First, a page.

IMO Cautions of Complacency as Number of Crew Stuck at Sea Declines

IMO crew change crisis and COVID challenges
Nearly 200,000 seafarers cotninue to wait for their reparation (IMO)

Published Mar 19, 2021 3:09 PM by The Maritime Executive

Marking one year since the declaration of the global pandemic, the IMO is highlighting that the crew change crisis caused by COVID-19 restrictions continues to create challenges, and despite some improvement, they warn that now is not the time for complacency. Seafarers are continuing to provide vital services working beyond the terms of their contacts. the IMO highlights, with the danger that they could still find themselves trapped at sea and while the issues around vaccine availability need to be resolved.

In a new public statement, IMO Secretary-General Kitack Lim seeks to highlight the progress that has been made in the crew crisis while also reminding nations that more has to be done to bring the crisis to an end. He also hopes to learn from the past year to prepare for the future.

“One year ago, as the world plunged into the COVID-19 crisis, I spoke of our voyage together and the need for collaboration and cooperation. I am glad to say that over these past 12 months, we have worked intensely with many different stakeholders to address challenging conditions,” writes Lim.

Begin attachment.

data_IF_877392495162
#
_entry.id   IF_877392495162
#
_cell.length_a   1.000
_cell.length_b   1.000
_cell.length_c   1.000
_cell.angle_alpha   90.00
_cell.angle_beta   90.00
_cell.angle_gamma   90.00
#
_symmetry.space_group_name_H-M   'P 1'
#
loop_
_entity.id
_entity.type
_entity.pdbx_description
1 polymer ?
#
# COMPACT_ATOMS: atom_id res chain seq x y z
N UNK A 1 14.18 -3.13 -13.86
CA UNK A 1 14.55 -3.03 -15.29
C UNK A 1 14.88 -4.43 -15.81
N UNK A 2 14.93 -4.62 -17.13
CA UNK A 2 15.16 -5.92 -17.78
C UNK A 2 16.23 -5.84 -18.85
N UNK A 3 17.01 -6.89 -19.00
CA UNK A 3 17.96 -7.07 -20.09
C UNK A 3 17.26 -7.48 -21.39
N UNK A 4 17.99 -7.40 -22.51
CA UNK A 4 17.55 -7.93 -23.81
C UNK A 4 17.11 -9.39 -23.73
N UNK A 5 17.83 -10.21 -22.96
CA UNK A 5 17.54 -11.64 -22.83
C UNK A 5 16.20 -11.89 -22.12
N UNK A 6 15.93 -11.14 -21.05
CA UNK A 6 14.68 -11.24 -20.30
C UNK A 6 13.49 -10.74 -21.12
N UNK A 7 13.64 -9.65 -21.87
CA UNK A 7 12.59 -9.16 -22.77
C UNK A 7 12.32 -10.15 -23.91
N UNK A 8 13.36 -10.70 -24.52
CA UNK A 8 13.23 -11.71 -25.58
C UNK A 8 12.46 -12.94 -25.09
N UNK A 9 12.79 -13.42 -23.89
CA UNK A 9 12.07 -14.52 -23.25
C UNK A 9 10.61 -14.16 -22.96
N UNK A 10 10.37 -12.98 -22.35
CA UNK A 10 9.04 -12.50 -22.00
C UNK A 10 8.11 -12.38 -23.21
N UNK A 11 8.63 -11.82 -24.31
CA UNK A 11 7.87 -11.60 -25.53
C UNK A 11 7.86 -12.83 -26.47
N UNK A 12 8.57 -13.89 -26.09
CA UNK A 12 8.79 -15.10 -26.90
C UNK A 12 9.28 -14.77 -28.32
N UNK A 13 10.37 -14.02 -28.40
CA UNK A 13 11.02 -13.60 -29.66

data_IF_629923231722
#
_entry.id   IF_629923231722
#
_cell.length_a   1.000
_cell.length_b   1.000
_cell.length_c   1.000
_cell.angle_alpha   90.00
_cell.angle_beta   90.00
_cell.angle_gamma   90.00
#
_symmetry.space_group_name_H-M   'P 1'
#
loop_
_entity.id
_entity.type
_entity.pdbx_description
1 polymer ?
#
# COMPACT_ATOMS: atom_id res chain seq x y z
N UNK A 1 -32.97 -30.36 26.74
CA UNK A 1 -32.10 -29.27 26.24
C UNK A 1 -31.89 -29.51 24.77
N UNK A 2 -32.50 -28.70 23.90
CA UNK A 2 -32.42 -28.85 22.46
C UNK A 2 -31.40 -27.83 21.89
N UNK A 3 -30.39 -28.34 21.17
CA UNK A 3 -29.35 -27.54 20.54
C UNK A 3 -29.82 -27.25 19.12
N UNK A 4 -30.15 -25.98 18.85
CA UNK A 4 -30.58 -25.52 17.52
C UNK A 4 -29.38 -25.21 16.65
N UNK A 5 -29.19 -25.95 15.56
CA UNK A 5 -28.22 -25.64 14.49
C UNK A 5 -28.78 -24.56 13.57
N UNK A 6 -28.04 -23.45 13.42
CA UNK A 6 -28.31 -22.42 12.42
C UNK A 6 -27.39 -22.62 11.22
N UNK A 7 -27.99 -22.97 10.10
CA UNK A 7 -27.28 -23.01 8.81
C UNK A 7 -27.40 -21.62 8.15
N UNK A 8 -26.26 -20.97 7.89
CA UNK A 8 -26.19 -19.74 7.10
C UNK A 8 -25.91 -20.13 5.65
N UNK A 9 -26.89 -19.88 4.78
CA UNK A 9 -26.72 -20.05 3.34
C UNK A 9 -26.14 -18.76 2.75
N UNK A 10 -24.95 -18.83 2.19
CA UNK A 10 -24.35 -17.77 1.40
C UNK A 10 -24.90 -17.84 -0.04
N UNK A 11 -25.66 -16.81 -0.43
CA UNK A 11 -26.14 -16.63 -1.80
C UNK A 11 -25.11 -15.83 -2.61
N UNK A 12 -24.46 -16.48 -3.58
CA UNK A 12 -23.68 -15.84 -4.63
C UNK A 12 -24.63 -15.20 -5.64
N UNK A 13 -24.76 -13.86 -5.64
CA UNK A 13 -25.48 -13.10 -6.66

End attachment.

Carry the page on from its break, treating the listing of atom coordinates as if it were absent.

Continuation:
Thanks to concerted efforts by governments, shipowners, and others, the IMO says that the number of seafarers requiring repatriation after finishing their contracts has been cut in half in the past six months. They estimated that the number of seafarers caught at sea peaked in September 2020 at around 400,000. By March 2021, they report that it has declined to around 200,000, but cautioned that a similar number is still waiting to join ships.

“Now, more than ever, seafarers need to be designated as key workers to ensure priority vaccination and access to safe transit and travel,” Lim says in his statement. “Fewer than 60 countries so far have heeded our call for seafarers to be designated as key workers. More countries need to do so if we are to resolve this crisis and ensure seafarers are treated fairly and so that their travel to and from their place of work is properly facilitated. There is still a long way to go before we are back to a normal crew change regime.”

As the vaccination is rolled out in many countries, the IMO is urging governments to prioritize seafarers in their national COVID-19 vaccination programs. Governments should also identify and prepare for the challenges of the vaccination of seafarers who spend long periods away from their home countries. 

Lim personally thanked seafarers for their hard work and perseverance in the past year and says the IMO along with its sister UN agencies will continue to work with industry bodies and governments to address the ongoing needs of seafarers.